On Dec. 19, 2014, President Obama issued Executive Order 13685, "Blocking Property of Certain Persons and Prohibiting Certain Transactions With Respect to the Crimea Region of Ukraine," to impose sanctions relating to the Russian occupation of the Crimean region of Ukraine (“Crimea”). E.O. 13685 prohibits most direct and indirect transactions (including financial, trade and other commercial transactions) by U.S. persons or within the United States to or from Crimea unless authorized by the U.S. Department of Treasury Office of Foreign Assets Control (OFAC) or exempted by statute. On July 30, 2015, OFAC issued an Advisory, entitled “Obfuscation of Critical Information in Financial and Trade Transactions Involving the Crimea Region of Ukraine,” to call attention to practices that have been used to circumvent or evade the Crimean sanctions. While billed as an “Advisory,” the agency’s release stands as a warning to the financial services and international trade sectors of their obligation to implement adequate controls to guard against such evasive practices and ensure compliance with their obligations under the Crimean sanctions.   

OFAC identified evasive practices in two principal sectors – financial services and international trade – consisting of the omission or obfuscation of references to Crimea and locations within Crimea in documentation underlying transactions involving U.S. persons or the United States. 
Regarding financial transactions, OFAC stated that certain persons had repeatedly omitted originator or beneficiary address information from SWIFT messages1 involving individuals ordinarily resident in, or entities located in, Crimea. In some cases, SWIFT messages omitted all originator or beneficiary address information, whereas other instances involved payment messages that contained only partial address information for Crimean individuals or entities, e.g., the SWIFT message might include a street address but no reference to a town, city, region or country. OFAC reported that financial institutions discovered the data missing from these SWIFT messages through enhanced due diligence efforts performed on one of the transaction parties after identifying a suspicious Crimea-related pattern or practice. 
OFAC commented that “these fact patterns present challenges to intermediary financial institutions' efforts to accurately identify and interdict transactions involving Crimean individuals and entities.” OFAC “urged” U.S. persons and persons conducting business in or through the United States to be cautious when processing payment instructions lacking complete address information when such transactions involve an individual or entity that previously has omitted partial or complete address information of Crimean individuals or entities.
In the international trade context, OFAC stated that references to Crimea have been obscured in trade transactions and associated agreements and documentation.  For example, Crimean counter-parties have been listed on financial and trade documents as being located in Russia rather than in Ukraine to facilitate otherwise illegal sales of U.S. goods, directly or through third-party distributors in foreign countries, to Crimean entities or individuals.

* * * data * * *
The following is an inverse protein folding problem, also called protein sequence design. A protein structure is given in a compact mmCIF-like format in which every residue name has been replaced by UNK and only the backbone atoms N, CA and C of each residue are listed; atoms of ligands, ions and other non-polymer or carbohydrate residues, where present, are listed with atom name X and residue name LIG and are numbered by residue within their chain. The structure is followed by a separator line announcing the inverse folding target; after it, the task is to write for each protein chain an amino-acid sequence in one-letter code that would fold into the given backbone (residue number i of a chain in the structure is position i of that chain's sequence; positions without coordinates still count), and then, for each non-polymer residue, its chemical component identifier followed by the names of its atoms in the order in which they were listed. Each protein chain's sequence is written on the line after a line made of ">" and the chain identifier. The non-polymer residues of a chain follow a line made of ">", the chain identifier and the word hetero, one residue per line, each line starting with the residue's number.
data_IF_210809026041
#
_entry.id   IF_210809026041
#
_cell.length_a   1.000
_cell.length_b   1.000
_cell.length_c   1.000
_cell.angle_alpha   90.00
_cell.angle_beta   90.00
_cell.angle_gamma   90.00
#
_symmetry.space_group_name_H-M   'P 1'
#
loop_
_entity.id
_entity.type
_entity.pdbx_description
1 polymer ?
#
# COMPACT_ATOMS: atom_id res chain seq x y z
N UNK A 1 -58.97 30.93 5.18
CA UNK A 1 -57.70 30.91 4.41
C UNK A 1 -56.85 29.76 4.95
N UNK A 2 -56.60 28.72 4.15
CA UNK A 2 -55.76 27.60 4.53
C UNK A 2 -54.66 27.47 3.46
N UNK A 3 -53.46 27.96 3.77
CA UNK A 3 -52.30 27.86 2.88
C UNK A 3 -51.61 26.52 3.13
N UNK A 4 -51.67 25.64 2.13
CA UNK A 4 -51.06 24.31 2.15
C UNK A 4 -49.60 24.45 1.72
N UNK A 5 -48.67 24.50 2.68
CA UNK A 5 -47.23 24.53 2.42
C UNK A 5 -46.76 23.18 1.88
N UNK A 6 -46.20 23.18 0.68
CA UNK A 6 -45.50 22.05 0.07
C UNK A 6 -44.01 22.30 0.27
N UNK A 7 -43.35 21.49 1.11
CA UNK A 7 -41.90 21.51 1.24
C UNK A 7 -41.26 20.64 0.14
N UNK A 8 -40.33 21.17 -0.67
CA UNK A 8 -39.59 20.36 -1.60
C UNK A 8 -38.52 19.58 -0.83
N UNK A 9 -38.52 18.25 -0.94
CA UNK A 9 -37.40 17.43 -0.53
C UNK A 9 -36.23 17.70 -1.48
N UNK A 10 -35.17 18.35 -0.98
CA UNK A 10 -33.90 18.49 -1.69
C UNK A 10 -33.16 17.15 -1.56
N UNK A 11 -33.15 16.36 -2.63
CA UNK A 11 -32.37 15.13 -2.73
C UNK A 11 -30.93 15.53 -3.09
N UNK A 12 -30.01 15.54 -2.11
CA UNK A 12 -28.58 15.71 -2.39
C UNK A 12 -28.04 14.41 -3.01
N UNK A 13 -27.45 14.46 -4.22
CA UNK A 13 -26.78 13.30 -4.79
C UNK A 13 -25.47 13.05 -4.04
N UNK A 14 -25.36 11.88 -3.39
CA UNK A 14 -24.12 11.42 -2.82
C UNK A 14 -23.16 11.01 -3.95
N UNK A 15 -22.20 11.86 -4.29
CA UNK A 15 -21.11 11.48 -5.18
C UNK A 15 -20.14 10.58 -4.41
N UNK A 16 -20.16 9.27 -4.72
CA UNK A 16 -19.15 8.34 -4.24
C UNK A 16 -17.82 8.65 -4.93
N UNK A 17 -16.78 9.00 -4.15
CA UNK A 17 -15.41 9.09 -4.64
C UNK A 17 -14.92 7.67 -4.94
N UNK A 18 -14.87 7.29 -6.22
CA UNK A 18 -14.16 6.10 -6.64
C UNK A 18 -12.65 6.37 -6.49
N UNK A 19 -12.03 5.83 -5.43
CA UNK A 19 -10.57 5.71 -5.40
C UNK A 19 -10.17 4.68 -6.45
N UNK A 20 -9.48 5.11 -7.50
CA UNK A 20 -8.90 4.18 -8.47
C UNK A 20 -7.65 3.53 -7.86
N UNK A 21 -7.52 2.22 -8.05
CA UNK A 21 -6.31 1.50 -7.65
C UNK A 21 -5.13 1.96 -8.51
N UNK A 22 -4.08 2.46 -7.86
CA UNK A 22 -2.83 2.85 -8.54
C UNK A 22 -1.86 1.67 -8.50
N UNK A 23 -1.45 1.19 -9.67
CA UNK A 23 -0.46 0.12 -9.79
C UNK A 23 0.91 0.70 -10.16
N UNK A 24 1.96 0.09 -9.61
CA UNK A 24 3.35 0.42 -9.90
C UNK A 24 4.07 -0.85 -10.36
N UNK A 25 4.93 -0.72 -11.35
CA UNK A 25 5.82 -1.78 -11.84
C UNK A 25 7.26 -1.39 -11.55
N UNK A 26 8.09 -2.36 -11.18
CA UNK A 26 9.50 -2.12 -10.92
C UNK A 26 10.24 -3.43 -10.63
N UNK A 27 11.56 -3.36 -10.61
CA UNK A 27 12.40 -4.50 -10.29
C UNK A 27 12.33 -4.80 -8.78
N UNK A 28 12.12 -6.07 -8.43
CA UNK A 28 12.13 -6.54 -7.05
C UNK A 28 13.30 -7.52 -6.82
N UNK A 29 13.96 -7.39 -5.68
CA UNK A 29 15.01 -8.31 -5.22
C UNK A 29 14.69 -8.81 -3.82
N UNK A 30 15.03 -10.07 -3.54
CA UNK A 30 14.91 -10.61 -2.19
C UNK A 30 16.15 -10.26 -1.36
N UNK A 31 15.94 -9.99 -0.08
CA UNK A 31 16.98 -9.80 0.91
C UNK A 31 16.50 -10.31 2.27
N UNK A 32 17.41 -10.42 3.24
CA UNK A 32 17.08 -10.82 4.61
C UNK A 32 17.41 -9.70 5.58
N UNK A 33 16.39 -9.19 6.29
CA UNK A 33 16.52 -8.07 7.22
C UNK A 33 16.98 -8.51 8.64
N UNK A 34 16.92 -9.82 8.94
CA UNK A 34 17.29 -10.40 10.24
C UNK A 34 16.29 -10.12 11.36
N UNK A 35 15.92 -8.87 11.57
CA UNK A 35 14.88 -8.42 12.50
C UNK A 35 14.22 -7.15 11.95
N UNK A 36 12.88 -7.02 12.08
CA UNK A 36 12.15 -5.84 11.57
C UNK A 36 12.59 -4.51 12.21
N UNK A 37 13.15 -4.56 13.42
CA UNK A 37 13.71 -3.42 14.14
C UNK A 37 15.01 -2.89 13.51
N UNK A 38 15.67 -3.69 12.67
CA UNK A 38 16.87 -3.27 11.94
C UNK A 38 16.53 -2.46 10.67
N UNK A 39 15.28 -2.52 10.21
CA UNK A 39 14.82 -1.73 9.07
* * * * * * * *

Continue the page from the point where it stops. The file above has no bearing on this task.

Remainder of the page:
OFAC characterized all of these activities as intended to circumvent existing sanctions compliance controls utilized by U.S. persons and persons conducting business in or through the United States (including financial institutions, corporate entities, and individuals). OFAC counseled that the risk of processing transactions in apparent violation of Crimean sanctions can be mitigated by implementing the following types of measures, although it noted that parties should tailor specific compliance measures to their own risk profile:

  • Including in transaction monitoring systems (e.g., interdiction filters) an appropriately expansive list of search terms corresponding to major geographic locations in Crimea, and not simply references to "Crimea." 
  • Requesting additional information from parties (including financial institutions, corporate entities and individuals) that previously have violated or attempted to violate U.S. sanctions on Crimea by, e.g., routing transactions to or through U.S. financial institutions with inaccurate or incomplete address information for Crimean individuals or entities.
  • Clearly communicating Crimean sanctions obligations to international partners, and discussing OFAC sanctions compliance expectations with correspondent banking and trade partners.

Persons and entities operating in the financial services and international trade sectors would be well-advised to take note of OFAC’s warnings and suggestions. OFAC previously has imposed significant penalties under other sanctions programs on persons, companies and financial institutions that engaged in or facilitated, either knowingly or through disregard for sanctions compliance obligations, similar obfuscating practices, such as omission or truncation of identifying information from SWIFT messages. Having issued the Advisory, claims of inadvertence or ignorance of the Crimean sanctions requirements will not be well-received by OFAC as mitigating factors in the penalty phase of an enforcement action. Given the potential severity of penalties, companies operating in the financial services and international trade sectors should heed OFAC’s warning.